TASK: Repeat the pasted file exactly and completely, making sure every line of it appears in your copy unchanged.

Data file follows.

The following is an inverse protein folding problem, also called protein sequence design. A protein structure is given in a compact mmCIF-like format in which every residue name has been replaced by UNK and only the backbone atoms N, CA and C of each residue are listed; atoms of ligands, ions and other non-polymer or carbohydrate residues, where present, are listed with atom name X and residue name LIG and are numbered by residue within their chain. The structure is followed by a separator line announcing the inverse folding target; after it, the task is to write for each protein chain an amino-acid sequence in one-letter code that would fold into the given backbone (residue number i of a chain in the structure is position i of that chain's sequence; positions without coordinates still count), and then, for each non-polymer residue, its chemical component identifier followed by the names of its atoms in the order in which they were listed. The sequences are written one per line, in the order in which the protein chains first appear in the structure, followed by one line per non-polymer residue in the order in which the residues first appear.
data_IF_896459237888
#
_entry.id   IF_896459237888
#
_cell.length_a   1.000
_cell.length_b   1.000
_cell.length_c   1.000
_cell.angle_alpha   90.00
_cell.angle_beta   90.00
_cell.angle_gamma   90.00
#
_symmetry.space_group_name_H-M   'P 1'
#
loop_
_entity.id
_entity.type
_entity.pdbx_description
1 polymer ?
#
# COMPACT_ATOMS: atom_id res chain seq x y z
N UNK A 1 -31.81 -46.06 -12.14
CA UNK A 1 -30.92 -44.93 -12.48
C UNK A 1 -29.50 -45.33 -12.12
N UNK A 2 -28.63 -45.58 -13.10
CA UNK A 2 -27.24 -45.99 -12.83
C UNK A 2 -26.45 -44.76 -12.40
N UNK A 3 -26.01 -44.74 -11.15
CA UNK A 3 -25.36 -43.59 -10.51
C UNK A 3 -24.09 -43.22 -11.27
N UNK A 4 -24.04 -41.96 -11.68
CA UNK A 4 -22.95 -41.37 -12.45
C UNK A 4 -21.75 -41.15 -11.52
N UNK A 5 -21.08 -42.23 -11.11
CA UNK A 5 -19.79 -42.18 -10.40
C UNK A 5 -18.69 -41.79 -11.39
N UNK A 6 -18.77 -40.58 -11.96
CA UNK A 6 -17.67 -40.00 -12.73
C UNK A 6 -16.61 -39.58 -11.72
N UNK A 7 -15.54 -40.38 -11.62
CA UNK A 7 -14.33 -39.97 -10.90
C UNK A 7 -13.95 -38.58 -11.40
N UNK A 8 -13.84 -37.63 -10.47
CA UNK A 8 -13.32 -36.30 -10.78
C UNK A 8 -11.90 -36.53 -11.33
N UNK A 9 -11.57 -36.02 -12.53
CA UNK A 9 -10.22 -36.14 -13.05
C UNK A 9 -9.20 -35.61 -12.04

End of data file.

The following is an inverse protein folding problem, also called protein sequence design. A protein structure is given in a compact mmCIF-like format in which every residue name has been replaced by UNK and only the backbone atoms N, CA and C of each residue are listed; atoms of ligands, ions and other non-polymer or carbohydrate residues, where present, are listed with atom name X and residue name LIG and are numbered by residue within their chain. The structure is followed by a separator line announcing the inverse folding target; after it, the task is to write for each protein chain an amino-acid sequence in one-letter code that would fold into the given backbone (residue number i of a chain in the structure is position i of that chain's sequence; positions without coordinates still count), and then, for each non-polymer residue, its chemical component identifier followed by the names of its atoms in the order in which they were listed. The sequences are written one per line, in the order in which the protein chains first appear in the structure, followed by one line per non-polymer residue in the order in which the residues first appear.
data_IF_896459237888
#
_entry.id   IF_896459237888
#
_cell.length_a   1.000
_cell.length_b   1.000
_cell.length_c   1.000
_cell.angle_alpha   90.00
_cell.angle_beta   90.00
_cell.angle_gamma   90.00
#
_symmetry.space_group_name_H-M   'P 1'
#
loop_
_entity.id
_entity.type
_entity.pdbx_description
1 polymer ?
#
# COMPACT_ATOMS: atom_id res chain seq x y z
N UNK A 1 -31.81 -46.06 -12.14
CA UNK A 1 -30.92 -44.93 -12.48
C UNK A 1 -29.50 -45.33 -12.12
N UNK A 2 -28.63 -45.58 -13.10
CA UNK A 2 -27.24 -45.99 -12.83
C UNK A 2 -26.45 -44.76 -12.40
N UNK A 3 -26.01 -44.74 -11.15
CA UNK A 3 -25.36 -43.59 -10.51
C UNK A 3 -24.09 -43.22 -11.27
N UNK A 4 -24.04 -41.96 -11.68
CA UNK A 4 -22.95 -41.37 -12.45
C UNK A 4 -21.75 -41.15 -11.52
N UNK A 5 -21.08 -42.23 -11.11
CA UNK A 5 -19.79 -42.18 -10.40
C UNK A 5 -18.69 -41.79 -11.39
N UNK A 6 -18.77 -40.58 -11.96
CA UNK A 6 -17.67 -40.00 -12.73
C UNK A 6 -16.61 -39.58 -11.72
N UNK A 7 -15.54 -40.38 -11.62
CA UNK A 7 -14.33 -39.97 -10.90
C UNK A 7 -13.95 -38.58 -11.40
N UNK A 8 -13.84 -37.63 -10.47
CA UNK A 8 -13.32 -36.30 -10.78
C UNK A 8 -11.90 -36.53 -11.33
N UNK A 9 -11.57 -36.02 -12.53
CA UNK A 9 -10.22 -36.14 -13.05
C UNK A 9 -9.20 -35.61 -12.04